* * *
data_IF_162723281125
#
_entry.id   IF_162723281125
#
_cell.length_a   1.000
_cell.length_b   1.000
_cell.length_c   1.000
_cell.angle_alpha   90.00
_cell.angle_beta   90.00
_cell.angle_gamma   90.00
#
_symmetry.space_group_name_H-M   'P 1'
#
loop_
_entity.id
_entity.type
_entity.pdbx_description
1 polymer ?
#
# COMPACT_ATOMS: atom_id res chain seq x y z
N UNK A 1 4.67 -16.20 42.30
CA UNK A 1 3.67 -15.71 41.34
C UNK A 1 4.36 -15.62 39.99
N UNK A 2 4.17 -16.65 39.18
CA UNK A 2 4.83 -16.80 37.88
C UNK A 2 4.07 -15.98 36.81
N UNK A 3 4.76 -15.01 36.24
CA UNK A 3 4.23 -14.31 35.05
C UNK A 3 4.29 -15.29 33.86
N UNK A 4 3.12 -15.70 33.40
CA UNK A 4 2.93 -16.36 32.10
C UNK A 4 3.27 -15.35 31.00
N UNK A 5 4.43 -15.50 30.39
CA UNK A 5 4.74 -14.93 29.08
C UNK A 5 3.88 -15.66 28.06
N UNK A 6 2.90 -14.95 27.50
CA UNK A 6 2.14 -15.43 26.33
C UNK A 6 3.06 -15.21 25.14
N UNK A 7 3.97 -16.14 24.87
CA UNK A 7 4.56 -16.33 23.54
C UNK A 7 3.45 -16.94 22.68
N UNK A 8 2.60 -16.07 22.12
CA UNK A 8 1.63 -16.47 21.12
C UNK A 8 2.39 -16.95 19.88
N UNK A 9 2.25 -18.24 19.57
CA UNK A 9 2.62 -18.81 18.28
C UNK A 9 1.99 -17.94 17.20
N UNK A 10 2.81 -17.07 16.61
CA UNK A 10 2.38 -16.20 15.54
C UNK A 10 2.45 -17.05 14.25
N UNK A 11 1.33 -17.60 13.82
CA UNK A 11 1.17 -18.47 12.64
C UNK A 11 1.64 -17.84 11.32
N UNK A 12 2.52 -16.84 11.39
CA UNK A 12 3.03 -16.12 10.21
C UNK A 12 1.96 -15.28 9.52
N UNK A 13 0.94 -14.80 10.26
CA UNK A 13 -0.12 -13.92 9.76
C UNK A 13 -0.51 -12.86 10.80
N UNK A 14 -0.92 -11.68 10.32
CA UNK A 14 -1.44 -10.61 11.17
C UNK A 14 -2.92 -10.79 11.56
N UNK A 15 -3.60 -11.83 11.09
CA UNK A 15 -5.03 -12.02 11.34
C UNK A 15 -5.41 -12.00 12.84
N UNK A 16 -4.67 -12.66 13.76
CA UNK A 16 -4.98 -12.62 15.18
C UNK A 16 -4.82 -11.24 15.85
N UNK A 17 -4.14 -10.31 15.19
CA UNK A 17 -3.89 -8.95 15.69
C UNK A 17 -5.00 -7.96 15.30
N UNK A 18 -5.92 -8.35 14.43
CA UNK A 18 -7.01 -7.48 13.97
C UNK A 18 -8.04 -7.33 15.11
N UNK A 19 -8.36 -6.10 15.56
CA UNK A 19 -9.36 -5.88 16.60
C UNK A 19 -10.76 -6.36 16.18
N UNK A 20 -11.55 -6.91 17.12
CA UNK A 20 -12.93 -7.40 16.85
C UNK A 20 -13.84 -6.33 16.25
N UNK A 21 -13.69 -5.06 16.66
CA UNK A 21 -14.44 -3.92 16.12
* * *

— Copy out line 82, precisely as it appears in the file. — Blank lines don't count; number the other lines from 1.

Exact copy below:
CA UNK A 21 -14.44 -3.92 16.12